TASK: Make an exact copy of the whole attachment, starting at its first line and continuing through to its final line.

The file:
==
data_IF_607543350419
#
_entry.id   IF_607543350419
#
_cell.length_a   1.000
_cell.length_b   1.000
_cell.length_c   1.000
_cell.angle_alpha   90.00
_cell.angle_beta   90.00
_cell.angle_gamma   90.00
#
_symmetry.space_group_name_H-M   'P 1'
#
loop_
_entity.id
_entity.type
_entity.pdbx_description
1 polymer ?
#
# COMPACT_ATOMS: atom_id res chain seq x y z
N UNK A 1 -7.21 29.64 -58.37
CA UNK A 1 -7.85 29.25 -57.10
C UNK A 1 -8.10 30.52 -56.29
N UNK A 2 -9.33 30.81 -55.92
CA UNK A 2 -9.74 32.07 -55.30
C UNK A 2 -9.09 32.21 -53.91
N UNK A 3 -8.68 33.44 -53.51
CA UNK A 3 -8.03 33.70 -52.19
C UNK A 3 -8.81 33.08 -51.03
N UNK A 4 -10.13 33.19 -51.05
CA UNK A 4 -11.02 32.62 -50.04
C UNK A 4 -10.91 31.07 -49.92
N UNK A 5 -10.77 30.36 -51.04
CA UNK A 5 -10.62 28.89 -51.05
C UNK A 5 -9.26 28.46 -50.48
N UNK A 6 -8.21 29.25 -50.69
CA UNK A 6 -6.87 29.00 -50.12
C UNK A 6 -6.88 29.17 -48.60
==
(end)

data_IF_607543350419
#
_entry.id   IF_607543350419
#
_cell.length_a   1.000
_cell.length_b   1.000
_cell.length_c   1.000
_cell.angle_alpha   90.00
_cell.angle_beta   90.00
_cell.angle_gamma   90.00
#
_symmetry.space_group_name_H-M   'P 1'
#
loop_
_entity.id
_entity.type
_entity.pdbx_description
1 polymer ?
#
# COMPACT_ATOMS: atom_id res chain seq x y z
N UNK A 1 -7.21 29.64 -58.37
CA UNK A 1 -7.85 29.25 -57.10
C UNK A 1 -8.10 30.52 -56.29
N UNK A 2 -9.33 30.81 -55.92
CA UNK A 2 -9.74 32.07 -55.30
C UNK A 2 -9.09 32.21 -53.91
N UNK A 3 -8.68 33.44 -53.51
CA UNK A 3 -8.03 33.70 -52.19
C UNK A 3 -8.81 33.08 -51.03
N UNK A 4 -10.13 33.19 -51.05
CA UNK A 4 -11.02 32.62 -50.04
C UNK A 4 -10.91 31.07 -49.92
N UNK A 5 -10.77 30.36 -51.04
CA UNK A 5 -10.62 28.89 -51.05
C UNK A 5 -9.26 28.46 -50.48
N UNK A 6 -8.21 29.25 -50.69
CA UNK A 6 -6.87 29.00 -50.12
C UNK A 6 -6.88 29.17 -48.60